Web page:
St Patrick’s Day and Type One Diabetes

Charlie Granby
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So it was St Patrick’s Day on Wednesday and honestly I had a blast! This year looked a little different due to the pandemic, however that didn’t stop us from having a great time. 

Usually, we would either go to Ireland for the celebrations, or at least go into Liverpool to the pub. Being part Irish, it’s an exciting day that I’ve grown to really love over the last few years! 

Knowing that our original plans would be thwarted, my partner Steve and I planned what we wanted to do well in advance, and it was great to have something to look forward to. As I was working during the day, we decided to have an evening filled with fun, including some delicious food cooked by Steve, and of course, Guinness. 

St Patrick’s day decorations

Shamrock themed decorations around Charlie and Steve's home

I decorated our flat a few weeks before, with flag bunting and shamrocks, as well as our two little leprechauns. It definitely adds to the character of our flat, which already has a huge Irish flag in our hallway! 

I was interested to see how all the food and excitement would impact my blood sugar levels, as this was my second St Patrick’s Day living with diabetes, but last year with the uncertainty and stress of the sudden pandemic we were faced with, we didn’t celebrate. Ultimately I just wanted to have a good time and not let diabetes get in the way where possible; I wanted to eat whatever I wanted, enjoy a Guinness, and just be merry. Which is exactly what I did!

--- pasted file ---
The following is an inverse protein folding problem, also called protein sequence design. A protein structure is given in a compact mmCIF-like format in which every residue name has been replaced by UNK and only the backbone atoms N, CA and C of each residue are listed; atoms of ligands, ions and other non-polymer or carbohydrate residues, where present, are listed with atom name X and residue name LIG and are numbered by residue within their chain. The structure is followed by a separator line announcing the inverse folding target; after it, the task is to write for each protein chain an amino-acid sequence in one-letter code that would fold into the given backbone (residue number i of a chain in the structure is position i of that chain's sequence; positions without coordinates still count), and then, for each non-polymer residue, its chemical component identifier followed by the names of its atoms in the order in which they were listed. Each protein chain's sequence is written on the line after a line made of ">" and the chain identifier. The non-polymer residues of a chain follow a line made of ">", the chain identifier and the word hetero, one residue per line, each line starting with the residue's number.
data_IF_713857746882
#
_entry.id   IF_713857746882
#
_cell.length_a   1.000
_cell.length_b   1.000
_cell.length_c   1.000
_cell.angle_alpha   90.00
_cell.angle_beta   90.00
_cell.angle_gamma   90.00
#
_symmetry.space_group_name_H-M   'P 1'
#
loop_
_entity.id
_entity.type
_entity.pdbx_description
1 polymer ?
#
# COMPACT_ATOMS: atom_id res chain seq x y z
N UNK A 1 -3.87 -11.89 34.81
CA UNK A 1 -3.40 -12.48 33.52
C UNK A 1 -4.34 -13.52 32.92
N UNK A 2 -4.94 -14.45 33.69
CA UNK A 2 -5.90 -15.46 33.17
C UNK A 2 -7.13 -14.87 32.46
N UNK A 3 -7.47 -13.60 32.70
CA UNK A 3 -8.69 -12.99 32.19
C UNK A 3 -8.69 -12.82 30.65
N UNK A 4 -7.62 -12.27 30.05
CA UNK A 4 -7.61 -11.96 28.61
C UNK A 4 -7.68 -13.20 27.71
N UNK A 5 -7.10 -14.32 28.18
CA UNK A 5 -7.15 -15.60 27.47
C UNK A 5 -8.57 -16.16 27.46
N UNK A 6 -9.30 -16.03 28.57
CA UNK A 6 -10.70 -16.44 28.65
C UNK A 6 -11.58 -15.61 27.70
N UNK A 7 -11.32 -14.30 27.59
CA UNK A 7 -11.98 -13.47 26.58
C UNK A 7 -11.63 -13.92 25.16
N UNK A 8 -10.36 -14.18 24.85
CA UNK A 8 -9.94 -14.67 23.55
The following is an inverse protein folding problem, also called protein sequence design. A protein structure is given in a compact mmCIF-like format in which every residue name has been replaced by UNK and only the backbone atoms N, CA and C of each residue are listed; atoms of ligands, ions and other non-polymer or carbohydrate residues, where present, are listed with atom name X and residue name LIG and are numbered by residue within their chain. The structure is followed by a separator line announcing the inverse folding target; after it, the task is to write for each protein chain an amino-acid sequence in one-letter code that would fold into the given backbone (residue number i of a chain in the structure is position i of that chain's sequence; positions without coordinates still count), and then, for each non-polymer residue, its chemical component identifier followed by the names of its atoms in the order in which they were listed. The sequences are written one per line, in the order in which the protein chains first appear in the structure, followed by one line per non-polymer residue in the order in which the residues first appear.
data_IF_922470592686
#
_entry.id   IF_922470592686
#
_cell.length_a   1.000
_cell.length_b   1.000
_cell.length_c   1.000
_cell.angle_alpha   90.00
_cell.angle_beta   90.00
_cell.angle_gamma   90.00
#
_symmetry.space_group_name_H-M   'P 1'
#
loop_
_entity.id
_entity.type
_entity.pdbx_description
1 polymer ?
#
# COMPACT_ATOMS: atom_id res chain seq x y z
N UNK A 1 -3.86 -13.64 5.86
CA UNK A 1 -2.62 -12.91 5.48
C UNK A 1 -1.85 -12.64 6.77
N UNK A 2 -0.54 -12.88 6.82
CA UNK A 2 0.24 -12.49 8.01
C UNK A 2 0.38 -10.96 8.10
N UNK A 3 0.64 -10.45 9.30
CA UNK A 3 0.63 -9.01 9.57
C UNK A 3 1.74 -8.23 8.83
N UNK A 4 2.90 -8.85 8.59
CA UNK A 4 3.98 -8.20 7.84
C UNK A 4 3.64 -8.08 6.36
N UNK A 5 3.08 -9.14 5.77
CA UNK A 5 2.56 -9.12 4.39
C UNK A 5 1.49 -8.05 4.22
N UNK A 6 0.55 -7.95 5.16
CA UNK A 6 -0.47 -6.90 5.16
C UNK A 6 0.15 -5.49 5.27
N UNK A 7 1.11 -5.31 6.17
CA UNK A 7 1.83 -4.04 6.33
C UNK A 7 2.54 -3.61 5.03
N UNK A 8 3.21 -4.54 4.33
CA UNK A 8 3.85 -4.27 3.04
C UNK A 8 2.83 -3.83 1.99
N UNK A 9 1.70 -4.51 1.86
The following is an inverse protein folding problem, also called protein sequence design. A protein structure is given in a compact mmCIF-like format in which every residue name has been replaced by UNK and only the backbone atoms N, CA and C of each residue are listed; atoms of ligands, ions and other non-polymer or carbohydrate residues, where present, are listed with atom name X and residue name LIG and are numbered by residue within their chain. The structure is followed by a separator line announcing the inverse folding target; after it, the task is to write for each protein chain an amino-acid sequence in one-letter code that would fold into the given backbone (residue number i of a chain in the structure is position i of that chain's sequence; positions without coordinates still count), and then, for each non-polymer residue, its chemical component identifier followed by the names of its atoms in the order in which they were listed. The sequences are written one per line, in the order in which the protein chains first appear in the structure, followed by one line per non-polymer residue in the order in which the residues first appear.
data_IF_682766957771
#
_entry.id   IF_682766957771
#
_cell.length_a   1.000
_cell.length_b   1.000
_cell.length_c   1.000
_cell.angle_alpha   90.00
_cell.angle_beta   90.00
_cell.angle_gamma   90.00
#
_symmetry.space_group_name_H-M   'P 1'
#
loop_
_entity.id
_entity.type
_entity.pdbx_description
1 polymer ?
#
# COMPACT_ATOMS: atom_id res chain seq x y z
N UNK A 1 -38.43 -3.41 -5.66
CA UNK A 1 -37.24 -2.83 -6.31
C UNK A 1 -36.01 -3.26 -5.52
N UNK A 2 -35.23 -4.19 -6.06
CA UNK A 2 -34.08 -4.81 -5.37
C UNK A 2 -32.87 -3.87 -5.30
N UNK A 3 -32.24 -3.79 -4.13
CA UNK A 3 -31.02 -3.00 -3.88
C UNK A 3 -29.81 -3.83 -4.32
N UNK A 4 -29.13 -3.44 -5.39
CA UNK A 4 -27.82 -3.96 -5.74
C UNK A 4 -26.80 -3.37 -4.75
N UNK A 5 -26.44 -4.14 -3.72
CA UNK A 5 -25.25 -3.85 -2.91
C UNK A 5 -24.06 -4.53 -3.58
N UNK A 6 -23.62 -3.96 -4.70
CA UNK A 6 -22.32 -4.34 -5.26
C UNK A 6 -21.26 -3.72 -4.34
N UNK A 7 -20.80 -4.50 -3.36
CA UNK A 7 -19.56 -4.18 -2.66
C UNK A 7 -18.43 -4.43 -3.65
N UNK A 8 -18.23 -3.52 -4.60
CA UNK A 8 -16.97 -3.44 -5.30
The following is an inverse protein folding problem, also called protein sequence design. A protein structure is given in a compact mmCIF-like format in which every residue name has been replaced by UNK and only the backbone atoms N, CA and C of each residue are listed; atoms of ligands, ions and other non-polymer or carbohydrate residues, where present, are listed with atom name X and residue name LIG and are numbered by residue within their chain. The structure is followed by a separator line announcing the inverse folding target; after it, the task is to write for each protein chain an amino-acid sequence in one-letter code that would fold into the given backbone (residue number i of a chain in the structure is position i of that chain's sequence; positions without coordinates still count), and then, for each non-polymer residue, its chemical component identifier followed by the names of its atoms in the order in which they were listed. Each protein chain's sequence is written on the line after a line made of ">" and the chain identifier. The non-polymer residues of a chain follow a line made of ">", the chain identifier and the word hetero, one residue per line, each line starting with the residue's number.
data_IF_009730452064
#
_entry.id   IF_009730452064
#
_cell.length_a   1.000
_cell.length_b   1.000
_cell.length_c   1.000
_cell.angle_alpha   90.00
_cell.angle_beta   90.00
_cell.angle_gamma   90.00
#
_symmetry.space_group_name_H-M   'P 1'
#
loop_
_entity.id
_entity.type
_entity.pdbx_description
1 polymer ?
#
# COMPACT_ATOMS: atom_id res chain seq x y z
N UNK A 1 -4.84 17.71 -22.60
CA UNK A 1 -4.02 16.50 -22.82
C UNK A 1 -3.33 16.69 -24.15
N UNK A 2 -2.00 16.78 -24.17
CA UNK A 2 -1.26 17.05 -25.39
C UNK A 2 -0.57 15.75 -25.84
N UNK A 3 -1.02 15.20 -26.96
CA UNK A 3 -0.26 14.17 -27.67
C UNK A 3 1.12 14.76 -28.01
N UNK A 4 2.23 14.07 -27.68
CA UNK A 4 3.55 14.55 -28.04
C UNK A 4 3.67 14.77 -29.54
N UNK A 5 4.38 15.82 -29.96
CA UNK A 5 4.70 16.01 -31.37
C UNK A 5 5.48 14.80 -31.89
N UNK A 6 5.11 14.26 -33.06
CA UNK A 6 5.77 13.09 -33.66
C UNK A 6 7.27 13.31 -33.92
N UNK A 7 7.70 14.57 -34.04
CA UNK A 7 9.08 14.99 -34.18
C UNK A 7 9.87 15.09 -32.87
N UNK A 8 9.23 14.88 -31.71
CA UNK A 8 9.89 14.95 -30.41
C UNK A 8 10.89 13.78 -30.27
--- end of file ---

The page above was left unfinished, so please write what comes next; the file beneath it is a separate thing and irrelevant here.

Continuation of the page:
With work finished for the day and a blood sugar level of 19mmol/L after a lunchtime hypo, I decided to clean the whole flat while Steve prepared and cooked our Guinness stew, accompanied with soda bread! We had The Pogues playing throughout the flat, with the sunset blazing into our living room. 2 hours of cleaning later, my levels finally started to come down, to around 13mmol/L and then we sat down for dinner.

 

St Patrick's day food laid out on the table

 

Managing diabetes

I had to guess the carb count for the whole meal aside from the Guinness, but also because of the cleaning marathon I had just been on, I was unsure how much insulin to inject initially. My insulin sensitivity is really strong when I have been cleaning, and if I eat soon after and inject, I almost always go straight into a hypo which just isn’t fun. So, I decided to wait until I had finished my meal and then bolused, sometimes I’d split dose and do half my insulin up front, and half after. I do this because I don’t always finish my meal, and so if I’ve injected all of it up front, the likelihood of my levels dropping too low is always there. Really I just applied what I would do on a normal day, but because it was a celebration, and there were lots more variables involved; exercise, alcohol, excitement, all of which can cause my levels to go low. 

I was trying to be as careful as possible with avoiding hypos, as I had already had one earlier in the day and didn’t want the good times to be spoiled with low blood sugar. This is just what works for me some of the time because we all know diabetes has a complete mind of its own, and what works one day, does not the next!

We finished the celebrations with chocolate cake and watched PS I Love You which was fabulous! Despite all of the glorious food and having alcohol, my levels were really quite nice to me! 

 

If you were celebrating St Patrick’s Day this year, I hope you had a great time! 

Charlie Granby
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